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Manuscript Group 489
LUKENS-LENOX PAPERS
1702-1900
4 cubic feet



Spanning the dates 1702-1900, with the bulk of the material dating from 1762-1875, the four cubic feet of the Lukens-Lenox Papers include correspondence, legal papers and financial records primarily relating to the activities of John Lukens, Surveyor General of Pennsylvania for the period 1761-1789, and of his family and descendants. At least half of the collection pertains to the settlement and distribution of his vast estate following his death in 1789. A small, but significant portion of the papers resulted from the positions held by his son-in-law, David Lenox, as U.S. Marshal during the Whiskey Rebellion and as president of the Bank of the United States.

The collection is divided into four major subgroups: Land Office Papers, 1702-1789 (29 folders); Personal Papers of John Lukens and his son Jesse, 1742-1789 (10 folders); David Lenox Papers, 1793-1826 (3 folders); and Papers of the Estate of John Lukens, 1789-1900 (54 folders). Also included is a single folder of document fragments whose association with other items or portions of the collection could not be determined.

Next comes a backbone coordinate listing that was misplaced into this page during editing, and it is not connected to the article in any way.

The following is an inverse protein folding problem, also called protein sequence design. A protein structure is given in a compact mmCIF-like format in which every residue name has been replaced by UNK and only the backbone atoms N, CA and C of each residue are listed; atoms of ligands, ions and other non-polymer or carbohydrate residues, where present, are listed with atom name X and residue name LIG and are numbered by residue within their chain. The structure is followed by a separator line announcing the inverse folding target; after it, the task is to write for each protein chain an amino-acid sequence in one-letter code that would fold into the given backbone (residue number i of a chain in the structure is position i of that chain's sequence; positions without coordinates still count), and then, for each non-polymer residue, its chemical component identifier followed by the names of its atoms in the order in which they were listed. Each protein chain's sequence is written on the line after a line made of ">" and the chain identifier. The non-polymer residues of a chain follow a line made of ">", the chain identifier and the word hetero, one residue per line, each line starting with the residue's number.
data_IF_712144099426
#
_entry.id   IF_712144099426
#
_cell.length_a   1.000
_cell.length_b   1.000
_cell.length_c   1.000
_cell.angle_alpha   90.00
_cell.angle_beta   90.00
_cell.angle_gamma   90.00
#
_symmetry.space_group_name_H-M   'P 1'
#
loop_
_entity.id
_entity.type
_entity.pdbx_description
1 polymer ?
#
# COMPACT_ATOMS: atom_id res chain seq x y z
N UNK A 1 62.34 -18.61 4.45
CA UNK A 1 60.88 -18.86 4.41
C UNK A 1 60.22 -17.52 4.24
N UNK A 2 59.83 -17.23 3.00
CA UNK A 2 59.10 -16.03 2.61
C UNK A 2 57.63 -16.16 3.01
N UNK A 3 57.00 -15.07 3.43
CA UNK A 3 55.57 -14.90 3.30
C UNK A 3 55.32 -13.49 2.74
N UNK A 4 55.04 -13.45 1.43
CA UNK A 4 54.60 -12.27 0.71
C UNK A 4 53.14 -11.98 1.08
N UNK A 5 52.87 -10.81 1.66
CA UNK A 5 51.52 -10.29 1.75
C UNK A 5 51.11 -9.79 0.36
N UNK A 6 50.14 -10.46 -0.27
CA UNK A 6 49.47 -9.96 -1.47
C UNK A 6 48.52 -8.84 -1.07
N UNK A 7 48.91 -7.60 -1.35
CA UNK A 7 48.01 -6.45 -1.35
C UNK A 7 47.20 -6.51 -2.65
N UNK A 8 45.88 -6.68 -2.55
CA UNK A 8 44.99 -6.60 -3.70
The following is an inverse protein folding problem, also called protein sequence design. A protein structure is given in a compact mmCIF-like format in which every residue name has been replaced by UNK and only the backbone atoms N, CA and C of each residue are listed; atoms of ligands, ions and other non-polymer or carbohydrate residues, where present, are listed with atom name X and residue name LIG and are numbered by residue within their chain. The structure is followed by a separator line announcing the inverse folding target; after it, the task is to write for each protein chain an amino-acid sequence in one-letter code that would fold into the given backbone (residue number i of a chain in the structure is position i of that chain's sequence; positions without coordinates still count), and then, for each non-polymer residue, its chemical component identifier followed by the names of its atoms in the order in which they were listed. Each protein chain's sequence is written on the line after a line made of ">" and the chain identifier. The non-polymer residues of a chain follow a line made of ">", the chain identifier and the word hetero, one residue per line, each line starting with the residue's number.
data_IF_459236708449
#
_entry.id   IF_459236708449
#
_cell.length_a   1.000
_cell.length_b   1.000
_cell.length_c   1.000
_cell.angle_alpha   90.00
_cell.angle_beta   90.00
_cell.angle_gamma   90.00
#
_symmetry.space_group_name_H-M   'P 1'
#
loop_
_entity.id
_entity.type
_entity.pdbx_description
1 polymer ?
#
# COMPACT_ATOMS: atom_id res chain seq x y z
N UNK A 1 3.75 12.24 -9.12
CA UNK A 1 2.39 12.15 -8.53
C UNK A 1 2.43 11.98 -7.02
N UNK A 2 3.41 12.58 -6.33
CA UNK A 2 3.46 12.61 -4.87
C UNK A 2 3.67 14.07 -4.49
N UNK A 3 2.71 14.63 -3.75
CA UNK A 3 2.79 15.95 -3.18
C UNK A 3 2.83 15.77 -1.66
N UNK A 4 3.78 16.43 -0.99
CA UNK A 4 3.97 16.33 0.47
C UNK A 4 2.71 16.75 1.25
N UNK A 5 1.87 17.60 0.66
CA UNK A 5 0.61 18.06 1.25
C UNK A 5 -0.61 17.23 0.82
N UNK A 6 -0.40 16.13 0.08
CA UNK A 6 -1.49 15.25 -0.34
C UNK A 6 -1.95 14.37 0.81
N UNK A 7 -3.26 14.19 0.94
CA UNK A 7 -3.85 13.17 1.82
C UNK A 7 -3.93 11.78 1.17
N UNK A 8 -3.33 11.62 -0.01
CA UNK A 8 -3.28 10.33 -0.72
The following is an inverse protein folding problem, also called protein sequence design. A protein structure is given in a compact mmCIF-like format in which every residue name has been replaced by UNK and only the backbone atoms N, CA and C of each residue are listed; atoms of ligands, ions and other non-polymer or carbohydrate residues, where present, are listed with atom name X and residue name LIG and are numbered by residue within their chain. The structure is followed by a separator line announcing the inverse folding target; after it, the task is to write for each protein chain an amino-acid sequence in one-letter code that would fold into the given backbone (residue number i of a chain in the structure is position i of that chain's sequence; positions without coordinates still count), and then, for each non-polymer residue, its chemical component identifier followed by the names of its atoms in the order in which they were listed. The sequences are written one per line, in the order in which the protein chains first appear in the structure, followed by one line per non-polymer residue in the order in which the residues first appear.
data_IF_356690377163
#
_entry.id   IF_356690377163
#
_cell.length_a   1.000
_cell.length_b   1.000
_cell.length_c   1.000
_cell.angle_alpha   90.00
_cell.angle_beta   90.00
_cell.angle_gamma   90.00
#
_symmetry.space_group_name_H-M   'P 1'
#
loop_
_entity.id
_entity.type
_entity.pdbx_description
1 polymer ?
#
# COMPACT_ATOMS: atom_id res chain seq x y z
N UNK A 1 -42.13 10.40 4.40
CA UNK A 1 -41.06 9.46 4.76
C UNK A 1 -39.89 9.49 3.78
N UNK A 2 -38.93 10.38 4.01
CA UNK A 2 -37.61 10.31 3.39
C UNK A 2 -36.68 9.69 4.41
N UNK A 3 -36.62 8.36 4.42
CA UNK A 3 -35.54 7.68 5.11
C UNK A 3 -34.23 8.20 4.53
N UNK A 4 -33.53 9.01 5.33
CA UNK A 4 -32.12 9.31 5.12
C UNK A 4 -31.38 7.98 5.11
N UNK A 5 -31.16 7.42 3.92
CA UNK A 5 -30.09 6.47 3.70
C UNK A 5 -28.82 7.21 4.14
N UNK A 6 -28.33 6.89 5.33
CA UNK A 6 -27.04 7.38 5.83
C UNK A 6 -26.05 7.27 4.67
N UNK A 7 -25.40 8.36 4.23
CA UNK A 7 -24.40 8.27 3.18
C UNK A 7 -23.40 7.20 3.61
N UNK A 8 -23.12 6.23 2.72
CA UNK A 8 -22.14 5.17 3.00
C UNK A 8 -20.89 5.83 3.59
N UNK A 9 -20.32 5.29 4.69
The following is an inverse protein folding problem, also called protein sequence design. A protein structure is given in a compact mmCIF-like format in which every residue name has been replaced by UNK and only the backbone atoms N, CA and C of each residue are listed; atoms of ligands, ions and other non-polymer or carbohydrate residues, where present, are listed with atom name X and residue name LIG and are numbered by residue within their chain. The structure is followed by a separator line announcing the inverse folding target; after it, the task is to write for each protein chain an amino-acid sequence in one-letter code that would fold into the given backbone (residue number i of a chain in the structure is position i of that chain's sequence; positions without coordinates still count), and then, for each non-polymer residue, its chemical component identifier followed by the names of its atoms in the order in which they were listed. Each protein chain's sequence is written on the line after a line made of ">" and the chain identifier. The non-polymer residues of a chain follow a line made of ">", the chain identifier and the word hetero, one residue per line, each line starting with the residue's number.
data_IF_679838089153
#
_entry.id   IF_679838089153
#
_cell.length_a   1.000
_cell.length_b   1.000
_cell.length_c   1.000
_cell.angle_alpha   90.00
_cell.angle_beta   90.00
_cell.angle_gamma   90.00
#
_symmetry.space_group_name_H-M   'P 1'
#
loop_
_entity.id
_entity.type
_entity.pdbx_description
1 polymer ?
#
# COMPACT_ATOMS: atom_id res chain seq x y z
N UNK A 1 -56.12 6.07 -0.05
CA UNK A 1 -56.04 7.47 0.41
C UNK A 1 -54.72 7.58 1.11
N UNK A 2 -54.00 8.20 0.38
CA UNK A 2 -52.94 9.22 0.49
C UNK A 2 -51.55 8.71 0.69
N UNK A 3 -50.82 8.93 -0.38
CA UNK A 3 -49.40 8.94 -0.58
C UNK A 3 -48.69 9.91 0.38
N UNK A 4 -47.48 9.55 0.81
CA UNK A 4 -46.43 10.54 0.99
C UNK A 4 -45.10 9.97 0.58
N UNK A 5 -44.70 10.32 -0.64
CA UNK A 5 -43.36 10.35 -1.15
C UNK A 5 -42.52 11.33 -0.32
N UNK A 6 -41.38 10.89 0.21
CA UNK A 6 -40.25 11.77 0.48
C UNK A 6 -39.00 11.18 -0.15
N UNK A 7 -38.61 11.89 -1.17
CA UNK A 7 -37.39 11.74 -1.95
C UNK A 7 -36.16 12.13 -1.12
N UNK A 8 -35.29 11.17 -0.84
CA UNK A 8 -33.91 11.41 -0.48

The Land Office Papers, 1702-1789, include correspondence of John Lukens, Surveyor General, dating from 1762 until his death in 1789 and of five of his deputy surveyors-William Gray, Charles Lukens, Jesse Lukens, William Maclay and Joseph J. Wallis. Charles and Jesse Lukens were sons of John, and Joseph J. Wallis was his son-in-law, married to his daughter Elizabeth. The letters report a mixture of business and family activities, commenting on land to be surveyed, problems with competing claims, and the physical condition of various Lukens family members. Writing from "Wrights Ferry" on March 29, 1770, Charles Lukens remarked to his father that Charles's son George had been "inoculated for the Small Pox"--twenty-six years before Edward Jenner's first vaccination experiment. A number of the papers concern the distribution and surveying of land within the New Purchase (1768).